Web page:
A Revolution from Above

Andrew Sullivan is a mainstream leftist of the old style, so he opposes critical race theory’s overt desire to displace liberalism. That’s understandable, but blinds him to the very idea that conservatism has both a cogent critique of CRT and liberalism, plus a sensible prescription for what ails American society on race. It’s as if his world extends only from traditional liberalism to today’s extreme Left. In a somewhat lengthy post on CRT and leftist elites, Sullivan utters not a peep about conservatives’ take on race.


Still, his piece is entirely worth the read. Consider what, just a few years ago, President Obama said about the anniversary of MLK’s March on Selma.


[S]omeone… said to him: “That was a great celebration of African-American history.” To which Obama said he replied: “No, no, no, no, no. That was not a great celebration of African-American history. That was a celebration of American history.”


Or this about the racist rants of Pastor Jeremiah Wright:


The profound mistake of Reverend Wright’s sermons is not that he spoke about racism in our society. It’s that he spoke as if our society was static; as if no progress has been made; as if this country — a country that has made it possible for one of his own members to run for the highest office in the land and build a coalition of white and black; Latino and Asian, rich and poor, young and old — is still irrevocably bound to a tragic past.


Or this about blacks doing for themselves without white “help:”


It means taking full responsibility for own lives — by demanding more from our fathers, and spending more time with our children, and reading to them, and teaching them that while they may face challenges and discrimination in their own lives, they must never succumb to despair or cynicism; they must always believe that they can write their own destiny.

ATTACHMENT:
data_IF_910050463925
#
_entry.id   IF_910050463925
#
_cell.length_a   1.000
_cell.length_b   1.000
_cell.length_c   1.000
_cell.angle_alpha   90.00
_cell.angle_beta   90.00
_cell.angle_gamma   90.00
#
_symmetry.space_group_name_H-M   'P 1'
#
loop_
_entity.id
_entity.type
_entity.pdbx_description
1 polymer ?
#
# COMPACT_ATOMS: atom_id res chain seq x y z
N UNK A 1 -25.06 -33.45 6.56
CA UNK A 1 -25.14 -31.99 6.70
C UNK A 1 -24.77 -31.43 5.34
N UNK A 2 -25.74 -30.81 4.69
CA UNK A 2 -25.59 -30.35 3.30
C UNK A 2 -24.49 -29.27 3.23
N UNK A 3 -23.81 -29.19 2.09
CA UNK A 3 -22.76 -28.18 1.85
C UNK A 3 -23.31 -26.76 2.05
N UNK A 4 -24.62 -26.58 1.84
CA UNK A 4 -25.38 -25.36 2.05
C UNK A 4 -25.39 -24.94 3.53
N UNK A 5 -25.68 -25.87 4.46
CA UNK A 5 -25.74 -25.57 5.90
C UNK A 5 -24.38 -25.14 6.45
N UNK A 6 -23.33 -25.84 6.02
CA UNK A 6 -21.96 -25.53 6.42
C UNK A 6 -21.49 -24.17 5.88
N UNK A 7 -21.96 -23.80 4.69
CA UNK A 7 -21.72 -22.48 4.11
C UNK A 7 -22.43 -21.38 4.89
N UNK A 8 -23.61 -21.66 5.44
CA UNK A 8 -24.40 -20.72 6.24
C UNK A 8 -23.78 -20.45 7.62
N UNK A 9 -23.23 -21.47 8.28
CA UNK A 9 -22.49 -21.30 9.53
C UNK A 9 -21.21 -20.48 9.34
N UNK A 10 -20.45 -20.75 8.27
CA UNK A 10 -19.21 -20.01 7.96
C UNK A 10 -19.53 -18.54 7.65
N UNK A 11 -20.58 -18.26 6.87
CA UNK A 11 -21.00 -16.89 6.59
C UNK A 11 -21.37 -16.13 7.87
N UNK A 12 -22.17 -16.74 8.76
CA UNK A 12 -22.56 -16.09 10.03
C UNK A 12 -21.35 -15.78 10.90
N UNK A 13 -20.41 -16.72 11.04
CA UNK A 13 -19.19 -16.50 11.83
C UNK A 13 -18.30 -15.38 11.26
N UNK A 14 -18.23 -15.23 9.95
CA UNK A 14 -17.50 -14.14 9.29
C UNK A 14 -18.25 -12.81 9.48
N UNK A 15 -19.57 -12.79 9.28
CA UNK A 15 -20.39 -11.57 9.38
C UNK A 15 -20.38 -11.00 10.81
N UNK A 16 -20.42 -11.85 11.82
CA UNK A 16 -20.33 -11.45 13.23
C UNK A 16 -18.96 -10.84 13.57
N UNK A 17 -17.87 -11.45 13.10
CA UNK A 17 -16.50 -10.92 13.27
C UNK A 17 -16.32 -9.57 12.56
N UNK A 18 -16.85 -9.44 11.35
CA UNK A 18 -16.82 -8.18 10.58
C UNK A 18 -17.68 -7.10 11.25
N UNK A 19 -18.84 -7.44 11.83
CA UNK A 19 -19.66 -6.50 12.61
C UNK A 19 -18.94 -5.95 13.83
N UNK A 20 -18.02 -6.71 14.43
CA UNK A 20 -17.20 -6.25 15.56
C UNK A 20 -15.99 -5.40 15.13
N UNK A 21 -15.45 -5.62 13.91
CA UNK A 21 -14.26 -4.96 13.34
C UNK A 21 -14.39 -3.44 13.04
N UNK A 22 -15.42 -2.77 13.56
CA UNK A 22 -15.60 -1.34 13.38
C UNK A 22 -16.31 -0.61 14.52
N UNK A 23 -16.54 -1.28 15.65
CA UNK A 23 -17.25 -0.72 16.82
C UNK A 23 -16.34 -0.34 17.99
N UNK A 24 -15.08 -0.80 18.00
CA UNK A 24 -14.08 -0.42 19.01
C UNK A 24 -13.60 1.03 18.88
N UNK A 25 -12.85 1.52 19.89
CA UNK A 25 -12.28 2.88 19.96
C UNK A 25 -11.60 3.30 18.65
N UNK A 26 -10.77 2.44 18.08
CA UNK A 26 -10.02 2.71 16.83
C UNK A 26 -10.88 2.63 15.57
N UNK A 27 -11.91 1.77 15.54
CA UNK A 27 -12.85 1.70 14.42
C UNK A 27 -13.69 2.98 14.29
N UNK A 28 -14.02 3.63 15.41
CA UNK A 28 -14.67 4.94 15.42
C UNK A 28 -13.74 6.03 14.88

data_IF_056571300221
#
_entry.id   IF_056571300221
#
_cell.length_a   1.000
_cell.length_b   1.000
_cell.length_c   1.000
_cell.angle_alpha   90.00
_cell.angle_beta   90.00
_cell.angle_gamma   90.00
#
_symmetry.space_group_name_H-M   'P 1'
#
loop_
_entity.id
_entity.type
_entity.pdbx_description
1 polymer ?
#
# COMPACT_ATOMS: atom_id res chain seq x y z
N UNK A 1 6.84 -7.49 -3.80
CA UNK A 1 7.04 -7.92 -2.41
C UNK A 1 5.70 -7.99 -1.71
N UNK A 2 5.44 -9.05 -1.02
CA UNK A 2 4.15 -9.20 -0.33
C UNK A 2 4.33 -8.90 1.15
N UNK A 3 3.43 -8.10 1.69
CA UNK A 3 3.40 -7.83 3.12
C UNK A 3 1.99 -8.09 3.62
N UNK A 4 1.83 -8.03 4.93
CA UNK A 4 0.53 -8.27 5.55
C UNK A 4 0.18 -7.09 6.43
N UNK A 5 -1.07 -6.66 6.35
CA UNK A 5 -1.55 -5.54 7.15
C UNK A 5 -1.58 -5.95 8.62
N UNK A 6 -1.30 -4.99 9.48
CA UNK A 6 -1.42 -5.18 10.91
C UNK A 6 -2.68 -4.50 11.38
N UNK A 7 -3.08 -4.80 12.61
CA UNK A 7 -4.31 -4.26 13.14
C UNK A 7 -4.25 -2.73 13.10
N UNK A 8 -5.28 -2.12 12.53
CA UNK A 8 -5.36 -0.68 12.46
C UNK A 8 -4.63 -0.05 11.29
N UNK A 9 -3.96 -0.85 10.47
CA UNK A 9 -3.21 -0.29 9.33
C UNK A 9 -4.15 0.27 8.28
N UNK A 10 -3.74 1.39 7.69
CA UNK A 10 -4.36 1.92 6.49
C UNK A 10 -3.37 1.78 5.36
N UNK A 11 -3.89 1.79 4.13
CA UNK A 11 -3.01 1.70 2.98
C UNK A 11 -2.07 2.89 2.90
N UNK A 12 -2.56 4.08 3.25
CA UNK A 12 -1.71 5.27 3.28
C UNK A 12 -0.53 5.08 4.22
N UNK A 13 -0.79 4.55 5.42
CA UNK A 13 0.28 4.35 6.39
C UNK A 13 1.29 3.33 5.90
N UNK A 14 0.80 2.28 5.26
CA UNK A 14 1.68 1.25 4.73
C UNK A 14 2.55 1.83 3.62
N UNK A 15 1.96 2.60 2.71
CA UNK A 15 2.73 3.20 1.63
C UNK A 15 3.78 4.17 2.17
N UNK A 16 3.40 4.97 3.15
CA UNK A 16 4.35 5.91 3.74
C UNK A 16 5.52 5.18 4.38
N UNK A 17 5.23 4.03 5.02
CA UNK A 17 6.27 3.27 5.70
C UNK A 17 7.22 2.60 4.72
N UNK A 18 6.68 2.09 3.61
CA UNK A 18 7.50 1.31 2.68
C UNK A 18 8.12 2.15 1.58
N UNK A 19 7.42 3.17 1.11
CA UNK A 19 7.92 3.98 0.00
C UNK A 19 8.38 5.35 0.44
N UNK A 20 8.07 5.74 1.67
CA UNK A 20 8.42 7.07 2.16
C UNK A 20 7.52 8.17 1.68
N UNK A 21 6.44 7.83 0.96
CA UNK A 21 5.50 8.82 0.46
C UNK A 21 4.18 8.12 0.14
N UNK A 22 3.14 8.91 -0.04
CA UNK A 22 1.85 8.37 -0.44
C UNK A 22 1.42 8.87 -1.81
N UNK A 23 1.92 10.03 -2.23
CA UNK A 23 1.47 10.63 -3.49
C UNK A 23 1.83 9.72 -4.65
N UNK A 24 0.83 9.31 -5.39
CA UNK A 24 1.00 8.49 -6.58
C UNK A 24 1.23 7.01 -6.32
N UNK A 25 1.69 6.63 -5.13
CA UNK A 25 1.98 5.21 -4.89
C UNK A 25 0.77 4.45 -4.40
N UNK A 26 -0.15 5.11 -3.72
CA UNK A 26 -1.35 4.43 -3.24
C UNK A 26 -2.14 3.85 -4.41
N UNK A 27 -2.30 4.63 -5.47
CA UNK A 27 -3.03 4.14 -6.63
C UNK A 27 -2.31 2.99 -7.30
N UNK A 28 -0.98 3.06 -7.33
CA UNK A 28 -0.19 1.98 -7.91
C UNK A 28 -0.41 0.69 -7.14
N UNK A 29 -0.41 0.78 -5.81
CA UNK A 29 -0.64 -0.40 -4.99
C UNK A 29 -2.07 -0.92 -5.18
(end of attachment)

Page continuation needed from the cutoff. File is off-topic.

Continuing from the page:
Those statements are less than 10 years old, but, if made today, would have Obama immediately branded a racist, a white supremacist and a traitor to his race. Sullivan makes the point, but ignores the fact that his adored idol has, since the ascendancy of CRT, failed to reassert his stated liberal values, to be, publicly and forthrightly, the black former President of the United States standing up for America’s fundamental decency and progress.


What is this madness – larger than just CRT - that so possesses leftist elites? Sullivan offers a pretty good summary:


Due process? If you’re a male on campus, gone. Privacy? Stripped away — by anonymous rape accusations, exposure of private emails, violence against people’s private homes, screaming at folks in restaurants, sordid exposés of sexual encounters, eagerly published by woke mags. Non-violence? Exceptions are available if you want to “punch a fascist.” Free speech? Only if you don’t mind being fired and ostracized as a righteous consequence. Free association? You’ve got to be kidding. Religious freedom? Illegitimate bigotry. Equality? Only group equity counts now, and individuals of the wrong identity can and must be discriminated against. Color-blindness? Another word for racism. Mercy? Not for oppressors. Intent? Irrelevant. Objectivity? A racist lie. Science? A manifestation of white supremacy. Biological sex? Replaced by socially constructed gender so that women have penises and men have periods. The rule of law? Not for migrants or looters. Borders? Racist. Viewpoint diversity? A form of violence against the oppressed.


All true, but don’t CRT advocates see the consequences – to them, if no one else - of our or any society’s adopting the above? Do they know no history at all? History abounds with instances in which, for example, due process of law was done away with. One notable instance is now called The Holocaust, another The Killing Fields, another The Stalinist Purges, and yet another the Great Cultural Revolution. Can these people possibly be stupid enough to not see that, in their magically-transformed Brave New World, they’d be the first into the camps?